The moment I turned 18, my friends and I hit the Vegas style gaming that was available to Washington state residents. Fueled by the poker craze that overtook the country a couple years before I became a legal adult, I was ecstatic to finally leave the basements of my friends and enter the big boy gambling establishments. It was an absolute rush and we all had a lot of fun…initially.

However, it didn’t take me long to figure out that gambling was not profitable. I lost much more than I won but I continued to go with my friends. We were heading to the casino multiple times a week. Thankfully, my casino days ended when I went off to college in a different state. When living in Montana, the poker machines and slots didn’t call my name like the Vegas style tables in Washington. My thirst for Blackjack, Paigow, and live poker tables slowly went away.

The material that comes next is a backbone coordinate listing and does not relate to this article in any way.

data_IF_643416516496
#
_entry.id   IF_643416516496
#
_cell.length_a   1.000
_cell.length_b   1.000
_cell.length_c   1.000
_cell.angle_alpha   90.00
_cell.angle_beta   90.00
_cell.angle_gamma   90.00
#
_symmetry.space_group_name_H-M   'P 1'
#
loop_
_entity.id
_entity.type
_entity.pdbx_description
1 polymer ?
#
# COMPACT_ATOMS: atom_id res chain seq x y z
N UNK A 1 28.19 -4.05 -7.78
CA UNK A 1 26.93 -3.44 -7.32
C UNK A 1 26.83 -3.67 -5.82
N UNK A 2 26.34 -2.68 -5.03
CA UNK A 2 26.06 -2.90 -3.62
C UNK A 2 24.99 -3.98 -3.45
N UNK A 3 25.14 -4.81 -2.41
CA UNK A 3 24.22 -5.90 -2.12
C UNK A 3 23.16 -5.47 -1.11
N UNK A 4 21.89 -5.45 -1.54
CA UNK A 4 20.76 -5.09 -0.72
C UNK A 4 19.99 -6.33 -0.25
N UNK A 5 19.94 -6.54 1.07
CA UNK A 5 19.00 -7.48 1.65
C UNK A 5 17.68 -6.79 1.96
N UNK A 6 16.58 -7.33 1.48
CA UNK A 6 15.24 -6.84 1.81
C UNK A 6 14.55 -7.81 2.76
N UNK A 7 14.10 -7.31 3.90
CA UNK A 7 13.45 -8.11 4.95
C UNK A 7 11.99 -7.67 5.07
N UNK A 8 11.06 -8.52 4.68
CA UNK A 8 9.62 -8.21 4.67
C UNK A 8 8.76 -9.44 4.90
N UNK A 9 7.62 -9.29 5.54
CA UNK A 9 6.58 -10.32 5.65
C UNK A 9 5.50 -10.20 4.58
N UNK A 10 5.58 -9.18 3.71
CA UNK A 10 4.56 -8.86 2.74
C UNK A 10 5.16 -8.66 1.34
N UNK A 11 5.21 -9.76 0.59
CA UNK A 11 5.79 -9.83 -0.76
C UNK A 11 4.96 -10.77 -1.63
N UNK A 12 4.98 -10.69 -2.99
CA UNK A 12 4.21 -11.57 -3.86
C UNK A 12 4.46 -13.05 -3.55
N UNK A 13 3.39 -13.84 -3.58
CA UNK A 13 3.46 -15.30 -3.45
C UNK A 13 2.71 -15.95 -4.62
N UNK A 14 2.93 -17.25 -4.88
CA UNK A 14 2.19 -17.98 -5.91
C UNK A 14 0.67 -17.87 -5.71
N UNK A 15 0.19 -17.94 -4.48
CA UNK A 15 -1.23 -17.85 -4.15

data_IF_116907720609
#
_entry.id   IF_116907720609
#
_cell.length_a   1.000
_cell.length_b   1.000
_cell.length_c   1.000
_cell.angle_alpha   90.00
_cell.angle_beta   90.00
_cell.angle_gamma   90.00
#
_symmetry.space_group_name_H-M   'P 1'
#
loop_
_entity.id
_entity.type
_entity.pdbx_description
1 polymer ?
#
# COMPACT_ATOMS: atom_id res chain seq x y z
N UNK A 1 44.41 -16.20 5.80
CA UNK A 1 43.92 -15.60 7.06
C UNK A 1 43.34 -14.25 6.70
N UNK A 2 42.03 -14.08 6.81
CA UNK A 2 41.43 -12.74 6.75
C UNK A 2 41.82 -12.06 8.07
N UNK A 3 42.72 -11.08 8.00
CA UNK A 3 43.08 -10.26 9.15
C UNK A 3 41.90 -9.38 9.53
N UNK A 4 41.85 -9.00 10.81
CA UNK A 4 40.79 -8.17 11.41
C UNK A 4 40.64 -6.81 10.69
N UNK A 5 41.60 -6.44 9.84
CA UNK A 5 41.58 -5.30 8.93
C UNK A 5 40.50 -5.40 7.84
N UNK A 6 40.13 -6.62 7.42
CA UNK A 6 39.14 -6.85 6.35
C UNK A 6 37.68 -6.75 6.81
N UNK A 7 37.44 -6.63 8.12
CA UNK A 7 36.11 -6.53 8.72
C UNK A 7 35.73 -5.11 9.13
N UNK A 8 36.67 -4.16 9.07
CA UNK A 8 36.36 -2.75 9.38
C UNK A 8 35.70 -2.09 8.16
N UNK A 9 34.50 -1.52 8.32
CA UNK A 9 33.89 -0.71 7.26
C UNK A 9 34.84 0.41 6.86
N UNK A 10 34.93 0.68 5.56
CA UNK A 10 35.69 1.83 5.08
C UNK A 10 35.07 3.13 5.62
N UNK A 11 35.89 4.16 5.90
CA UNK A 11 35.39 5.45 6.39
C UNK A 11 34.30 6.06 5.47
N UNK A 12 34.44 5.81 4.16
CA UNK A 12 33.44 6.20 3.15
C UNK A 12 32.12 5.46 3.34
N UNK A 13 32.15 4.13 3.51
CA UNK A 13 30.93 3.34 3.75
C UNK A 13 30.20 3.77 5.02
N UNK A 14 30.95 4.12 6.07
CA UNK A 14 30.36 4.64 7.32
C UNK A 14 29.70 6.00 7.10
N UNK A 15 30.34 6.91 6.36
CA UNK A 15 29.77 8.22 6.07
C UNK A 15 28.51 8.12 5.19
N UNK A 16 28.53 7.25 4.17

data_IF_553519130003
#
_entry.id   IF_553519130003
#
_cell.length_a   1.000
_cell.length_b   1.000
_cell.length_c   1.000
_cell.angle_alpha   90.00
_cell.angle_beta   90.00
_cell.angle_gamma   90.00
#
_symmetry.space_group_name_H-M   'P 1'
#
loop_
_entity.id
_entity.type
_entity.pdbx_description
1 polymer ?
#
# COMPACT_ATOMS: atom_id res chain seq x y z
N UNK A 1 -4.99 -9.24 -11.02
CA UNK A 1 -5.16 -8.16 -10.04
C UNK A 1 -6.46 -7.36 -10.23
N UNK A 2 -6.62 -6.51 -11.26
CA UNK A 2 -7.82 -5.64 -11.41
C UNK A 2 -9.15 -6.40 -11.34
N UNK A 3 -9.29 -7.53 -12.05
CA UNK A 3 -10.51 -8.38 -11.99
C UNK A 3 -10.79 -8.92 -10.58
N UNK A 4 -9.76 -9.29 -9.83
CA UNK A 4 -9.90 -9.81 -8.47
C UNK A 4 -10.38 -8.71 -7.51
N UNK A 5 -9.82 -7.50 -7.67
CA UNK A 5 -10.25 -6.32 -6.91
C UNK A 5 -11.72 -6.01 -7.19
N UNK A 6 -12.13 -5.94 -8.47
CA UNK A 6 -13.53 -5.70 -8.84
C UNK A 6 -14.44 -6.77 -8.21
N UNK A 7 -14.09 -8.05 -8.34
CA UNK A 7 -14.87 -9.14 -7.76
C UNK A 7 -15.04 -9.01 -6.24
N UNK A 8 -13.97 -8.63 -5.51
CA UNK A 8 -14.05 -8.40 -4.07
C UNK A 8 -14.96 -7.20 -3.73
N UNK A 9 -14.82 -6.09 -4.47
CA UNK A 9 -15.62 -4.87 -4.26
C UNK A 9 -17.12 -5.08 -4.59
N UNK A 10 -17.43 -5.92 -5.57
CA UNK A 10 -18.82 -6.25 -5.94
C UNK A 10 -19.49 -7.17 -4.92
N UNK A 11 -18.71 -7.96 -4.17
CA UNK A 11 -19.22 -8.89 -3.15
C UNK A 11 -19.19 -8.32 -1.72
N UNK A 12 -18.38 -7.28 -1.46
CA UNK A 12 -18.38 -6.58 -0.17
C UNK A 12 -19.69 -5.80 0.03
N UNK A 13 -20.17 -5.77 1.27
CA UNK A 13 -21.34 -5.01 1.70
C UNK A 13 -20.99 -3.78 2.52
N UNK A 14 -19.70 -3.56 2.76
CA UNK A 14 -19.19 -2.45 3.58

The same can’t be said for everyone else in my circle who I gambled with. Many ended up throwing thousands of dollars away and had to admit that they had a real problem. It wasn’t pretty.

These days, I consider myself a responsible gambler. When I go home to Spokane, I love going out to Northern Quest, a gambling resort, with my family. Because I can hardly stand to lose any money, I will gamble away $20 and call it good. While I am at Quest, I will spend money on food and drink and basically support the economy through other means besides gambling. For pro-casino folks, they would probably point at me now and say “This is the type of person we are targeting. The responsible, laid back guy who knows his limits and enjoys the atmosphere.”

But I wasn’t always this guy and that is why I understand the anti-casino stance. Then again, I also can concede that just because I was vulnerable when I became of age doesn’t mean that other people will be as well.

Basically I think we have to ask this: Will the dollars that will undoubtedly flow in from casinos justify the lives that will be ruined? It is a tough question and I can’t answer it. Don’t Blink.